The NHS is using maggots to clean wounds and help combat antibiotic resistance. The maggots are put into teabags that are placed on wounds, where they feast on the dead tissue, all the while oozing antimicrobial molecules to destroy bacteria. The larvae’s “healing abilities” were discovered during the First World War, said The Times, when surgeons realised that troops whose wounds became infested with maggots healed faster than others.
University ponders how to chat with aliens
A team at the University of St Andrews is researching how we could interpret alien messages. “One of the big debates is, if we get a signal do we respond?” said Dr John Elliott, co-ordinator of the team. While some scientists think we should be friendly, others feel that replying would just tell wicked aliens where to come to colonise us. “This isn’t resolved at all,” Elliott said. “Something like this would be very, very high impact,” he added.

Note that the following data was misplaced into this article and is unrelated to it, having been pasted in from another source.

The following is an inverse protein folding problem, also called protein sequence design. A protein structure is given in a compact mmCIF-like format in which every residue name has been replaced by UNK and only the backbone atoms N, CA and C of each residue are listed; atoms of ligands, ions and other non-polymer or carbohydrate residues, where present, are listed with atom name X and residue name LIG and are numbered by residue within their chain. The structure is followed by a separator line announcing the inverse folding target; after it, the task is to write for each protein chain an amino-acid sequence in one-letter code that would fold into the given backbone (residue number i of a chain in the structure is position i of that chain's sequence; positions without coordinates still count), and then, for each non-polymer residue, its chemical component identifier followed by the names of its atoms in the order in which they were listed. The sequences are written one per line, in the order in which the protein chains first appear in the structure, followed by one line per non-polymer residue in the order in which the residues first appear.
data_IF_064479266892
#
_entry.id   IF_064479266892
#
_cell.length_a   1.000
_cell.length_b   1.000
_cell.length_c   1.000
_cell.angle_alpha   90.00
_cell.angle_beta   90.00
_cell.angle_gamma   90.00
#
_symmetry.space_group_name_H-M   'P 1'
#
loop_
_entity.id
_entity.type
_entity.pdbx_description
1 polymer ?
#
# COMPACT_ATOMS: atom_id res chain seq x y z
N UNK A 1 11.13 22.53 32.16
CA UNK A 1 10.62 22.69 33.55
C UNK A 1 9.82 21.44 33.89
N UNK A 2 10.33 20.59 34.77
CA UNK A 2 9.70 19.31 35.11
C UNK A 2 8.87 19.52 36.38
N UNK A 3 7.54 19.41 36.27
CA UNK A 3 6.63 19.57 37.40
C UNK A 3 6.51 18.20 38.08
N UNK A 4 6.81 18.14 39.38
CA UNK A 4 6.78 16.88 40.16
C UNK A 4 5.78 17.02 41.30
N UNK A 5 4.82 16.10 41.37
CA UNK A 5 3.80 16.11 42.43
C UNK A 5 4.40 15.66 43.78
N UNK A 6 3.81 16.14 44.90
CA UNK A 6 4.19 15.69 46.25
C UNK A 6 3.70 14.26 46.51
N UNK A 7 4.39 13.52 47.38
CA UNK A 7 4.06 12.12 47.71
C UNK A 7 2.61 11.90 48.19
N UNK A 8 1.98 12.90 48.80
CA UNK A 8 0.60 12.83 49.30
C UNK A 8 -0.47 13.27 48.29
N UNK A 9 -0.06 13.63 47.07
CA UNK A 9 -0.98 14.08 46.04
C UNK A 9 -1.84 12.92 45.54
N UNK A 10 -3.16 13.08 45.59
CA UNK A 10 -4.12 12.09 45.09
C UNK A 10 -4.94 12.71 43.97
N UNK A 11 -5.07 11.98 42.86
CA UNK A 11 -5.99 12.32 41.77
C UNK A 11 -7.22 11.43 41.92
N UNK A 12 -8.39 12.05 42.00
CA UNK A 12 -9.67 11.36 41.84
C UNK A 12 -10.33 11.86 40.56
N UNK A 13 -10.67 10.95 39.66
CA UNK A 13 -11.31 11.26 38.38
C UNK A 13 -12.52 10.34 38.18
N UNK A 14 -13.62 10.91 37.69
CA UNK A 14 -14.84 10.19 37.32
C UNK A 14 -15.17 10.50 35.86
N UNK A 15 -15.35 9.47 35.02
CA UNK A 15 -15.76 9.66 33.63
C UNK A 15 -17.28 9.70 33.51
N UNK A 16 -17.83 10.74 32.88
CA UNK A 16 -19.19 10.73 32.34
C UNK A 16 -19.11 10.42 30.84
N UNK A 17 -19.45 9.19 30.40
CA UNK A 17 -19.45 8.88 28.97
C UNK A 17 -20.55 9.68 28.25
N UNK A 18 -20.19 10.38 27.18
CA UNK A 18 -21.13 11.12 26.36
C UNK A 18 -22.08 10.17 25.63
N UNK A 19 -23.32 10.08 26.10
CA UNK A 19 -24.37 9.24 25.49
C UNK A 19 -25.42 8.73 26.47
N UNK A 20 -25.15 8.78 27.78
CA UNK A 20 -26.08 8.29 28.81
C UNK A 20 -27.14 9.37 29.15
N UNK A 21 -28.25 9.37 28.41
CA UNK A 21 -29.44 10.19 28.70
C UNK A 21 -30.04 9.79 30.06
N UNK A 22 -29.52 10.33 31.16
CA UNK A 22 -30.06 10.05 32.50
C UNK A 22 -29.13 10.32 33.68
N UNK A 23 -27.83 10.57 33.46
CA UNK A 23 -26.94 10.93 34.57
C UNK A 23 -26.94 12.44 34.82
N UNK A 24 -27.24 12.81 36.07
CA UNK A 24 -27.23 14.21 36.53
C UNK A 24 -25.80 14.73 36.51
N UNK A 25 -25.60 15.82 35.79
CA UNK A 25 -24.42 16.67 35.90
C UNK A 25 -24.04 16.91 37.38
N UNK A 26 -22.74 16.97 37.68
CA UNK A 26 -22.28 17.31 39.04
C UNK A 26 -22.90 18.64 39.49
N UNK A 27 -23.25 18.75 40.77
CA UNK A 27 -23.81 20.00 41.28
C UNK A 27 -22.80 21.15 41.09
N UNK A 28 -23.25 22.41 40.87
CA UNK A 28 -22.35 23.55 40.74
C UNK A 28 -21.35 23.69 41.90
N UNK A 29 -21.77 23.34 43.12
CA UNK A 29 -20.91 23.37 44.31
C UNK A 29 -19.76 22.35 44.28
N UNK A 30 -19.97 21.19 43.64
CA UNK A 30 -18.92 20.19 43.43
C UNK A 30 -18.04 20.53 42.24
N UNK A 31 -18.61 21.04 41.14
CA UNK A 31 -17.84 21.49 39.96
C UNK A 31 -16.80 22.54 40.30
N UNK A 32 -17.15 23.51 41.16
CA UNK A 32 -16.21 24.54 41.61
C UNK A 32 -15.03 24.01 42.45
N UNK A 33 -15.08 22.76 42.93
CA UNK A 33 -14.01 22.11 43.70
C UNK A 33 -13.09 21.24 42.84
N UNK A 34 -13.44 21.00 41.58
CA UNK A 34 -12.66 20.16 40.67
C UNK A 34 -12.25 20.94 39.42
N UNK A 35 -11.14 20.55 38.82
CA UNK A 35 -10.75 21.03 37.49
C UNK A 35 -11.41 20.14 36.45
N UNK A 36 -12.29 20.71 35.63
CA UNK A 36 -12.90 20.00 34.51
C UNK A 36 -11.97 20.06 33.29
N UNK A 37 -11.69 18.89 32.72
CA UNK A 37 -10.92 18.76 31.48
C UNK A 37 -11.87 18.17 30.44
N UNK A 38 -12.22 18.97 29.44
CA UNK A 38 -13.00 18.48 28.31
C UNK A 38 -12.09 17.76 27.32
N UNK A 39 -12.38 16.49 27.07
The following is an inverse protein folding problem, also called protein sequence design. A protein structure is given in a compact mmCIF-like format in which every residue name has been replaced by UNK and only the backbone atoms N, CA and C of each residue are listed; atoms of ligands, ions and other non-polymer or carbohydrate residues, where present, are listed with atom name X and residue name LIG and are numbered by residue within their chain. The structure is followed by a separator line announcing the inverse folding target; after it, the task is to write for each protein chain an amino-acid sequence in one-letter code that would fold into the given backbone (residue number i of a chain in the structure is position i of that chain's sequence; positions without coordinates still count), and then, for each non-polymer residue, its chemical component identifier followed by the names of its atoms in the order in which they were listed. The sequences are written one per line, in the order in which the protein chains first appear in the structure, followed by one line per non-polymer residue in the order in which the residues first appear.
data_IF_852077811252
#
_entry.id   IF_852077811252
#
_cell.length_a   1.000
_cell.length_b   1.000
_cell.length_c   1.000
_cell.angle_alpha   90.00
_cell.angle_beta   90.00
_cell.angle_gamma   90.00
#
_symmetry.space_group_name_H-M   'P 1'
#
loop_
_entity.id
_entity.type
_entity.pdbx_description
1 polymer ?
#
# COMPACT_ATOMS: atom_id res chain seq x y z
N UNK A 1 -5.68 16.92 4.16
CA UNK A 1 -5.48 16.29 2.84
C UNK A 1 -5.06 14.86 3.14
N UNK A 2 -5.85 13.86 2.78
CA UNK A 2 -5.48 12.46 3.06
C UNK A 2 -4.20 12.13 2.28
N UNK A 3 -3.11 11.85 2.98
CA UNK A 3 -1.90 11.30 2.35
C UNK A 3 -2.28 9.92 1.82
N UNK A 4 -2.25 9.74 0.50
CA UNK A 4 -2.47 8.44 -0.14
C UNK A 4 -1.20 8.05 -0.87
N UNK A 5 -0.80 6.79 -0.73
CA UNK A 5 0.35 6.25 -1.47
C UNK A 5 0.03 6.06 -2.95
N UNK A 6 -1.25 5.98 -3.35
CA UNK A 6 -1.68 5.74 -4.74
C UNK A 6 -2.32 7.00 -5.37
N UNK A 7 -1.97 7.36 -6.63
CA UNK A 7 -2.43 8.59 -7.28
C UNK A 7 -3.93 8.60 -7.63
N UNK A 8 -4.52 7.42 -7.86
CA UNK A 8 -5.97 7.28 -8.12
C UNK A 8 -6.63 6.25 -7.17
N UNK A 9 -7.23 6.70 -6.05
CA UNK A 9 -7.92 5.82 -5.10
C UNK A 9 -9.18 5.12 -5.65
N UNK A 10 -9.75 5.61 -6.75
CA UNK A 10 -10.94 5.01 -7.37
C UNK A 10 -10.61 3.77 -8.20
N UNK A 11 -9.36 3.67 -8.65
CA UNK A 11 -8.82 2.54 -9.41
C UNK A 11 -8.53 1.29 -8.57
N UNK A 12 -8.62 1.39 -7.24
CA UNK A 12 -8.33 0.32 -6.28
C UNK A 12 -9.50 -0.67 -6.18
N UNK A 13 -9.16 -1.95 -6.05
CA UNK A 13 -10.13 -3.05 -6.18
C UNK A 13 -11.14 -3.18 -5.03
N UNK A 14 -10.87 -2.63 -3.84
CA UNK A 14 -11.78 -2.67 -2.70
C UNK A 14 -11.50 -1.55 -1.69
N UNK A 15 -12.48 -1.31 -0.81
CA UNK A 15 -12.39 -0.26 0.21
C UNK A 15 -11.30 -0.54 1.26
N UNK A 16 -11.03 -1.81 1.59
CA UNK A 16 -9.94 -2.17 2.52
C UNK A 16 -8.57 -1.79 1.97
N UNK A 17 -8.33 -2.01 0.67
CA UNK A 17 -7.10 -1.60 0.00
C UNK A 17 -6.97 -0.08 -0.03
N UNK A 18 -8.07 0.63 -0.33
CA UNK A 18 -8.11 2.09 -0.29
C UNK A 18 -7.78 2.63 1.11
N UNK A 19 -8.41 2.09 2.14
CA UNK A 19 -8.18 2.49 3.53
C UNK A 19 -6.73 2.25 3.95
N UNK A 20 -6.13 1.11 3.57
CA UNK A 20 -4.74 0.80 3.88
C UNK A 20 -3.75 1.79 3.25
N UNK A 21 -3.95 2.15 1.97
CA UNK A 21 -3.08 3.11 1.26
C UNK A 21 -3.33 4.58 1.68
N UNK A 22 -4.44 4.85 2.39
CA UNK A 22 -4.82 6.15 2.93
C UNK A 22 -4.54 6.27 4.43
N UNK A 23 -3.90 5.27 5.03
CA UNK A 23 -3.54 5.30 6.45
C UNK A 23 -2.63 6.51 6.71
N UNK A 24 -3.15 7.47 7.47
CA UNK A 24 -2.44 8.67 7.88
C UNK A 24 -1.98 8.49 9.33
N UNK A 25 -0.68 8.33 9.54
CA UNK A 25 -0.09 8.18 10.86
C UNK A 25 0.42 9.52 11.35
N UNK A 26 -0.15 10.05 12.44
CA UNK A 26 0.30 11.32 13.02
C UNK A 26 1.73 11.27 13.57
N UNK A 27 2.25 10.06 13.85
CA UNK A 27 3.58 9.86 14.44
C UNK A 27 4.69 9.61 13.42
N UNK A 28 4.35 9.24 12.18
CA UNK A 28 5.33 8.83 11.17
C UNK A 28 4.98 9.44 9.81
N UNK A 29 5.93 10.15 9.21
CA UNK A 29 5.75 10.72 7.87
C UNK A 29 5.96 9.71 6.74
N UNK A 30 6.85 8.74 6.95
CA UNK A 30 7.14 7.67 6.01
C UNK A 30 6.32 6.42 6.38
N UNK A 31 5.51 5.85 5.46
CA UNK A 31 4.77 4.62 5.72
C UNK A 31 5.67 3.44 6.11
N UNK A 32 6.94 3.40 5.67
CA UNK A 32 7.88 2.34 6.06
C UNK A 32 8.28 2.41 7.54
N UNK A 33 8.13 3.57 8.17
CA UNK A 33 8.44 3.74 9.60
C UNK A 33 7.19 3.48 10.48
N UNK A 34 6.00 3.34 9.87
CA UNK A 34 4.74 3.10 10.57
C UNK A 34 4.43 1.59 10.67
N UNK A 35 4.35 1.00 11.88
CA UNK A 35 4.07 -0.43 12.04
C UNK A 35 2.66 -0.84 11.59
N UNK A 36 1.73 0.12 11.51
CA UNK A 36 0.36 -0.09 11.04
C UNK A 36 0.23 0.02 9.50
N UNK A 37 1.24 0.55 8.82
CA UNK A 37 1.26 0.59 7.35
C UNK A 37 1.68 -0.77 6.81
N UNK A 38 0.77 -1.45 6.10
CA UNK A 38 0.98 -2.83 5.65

‘Crude’ Rembrandt imitation turns out to be genuine
An oil sketch dismissed as a “crude imitation” by Rembrandt has been revealed to be the real deal, said The Guardian. Although the Raising of the Cross, from the 1640s, was long thought to have been the work of a follower of Rembrandt, the Bredius museum in The Hague, where the sketch is on display, has concluded that it was in fact painted by the Dutch master. “I am convinced that this is a Rembrandt,” said Johanneke Verhave, who restored the work.
Subscribe to The Week
Escape your echo chamber. Get the facts behind the news, plus analysis from multiple perspectives.
For more odd news stories, sign up to the weekly Tall Tales newsletter.
Continue reading for free
We hope you're enjoying The Week's refreshingly open-minded journalism.
Subscribed to The Week? Register your account with the same email as your subscription.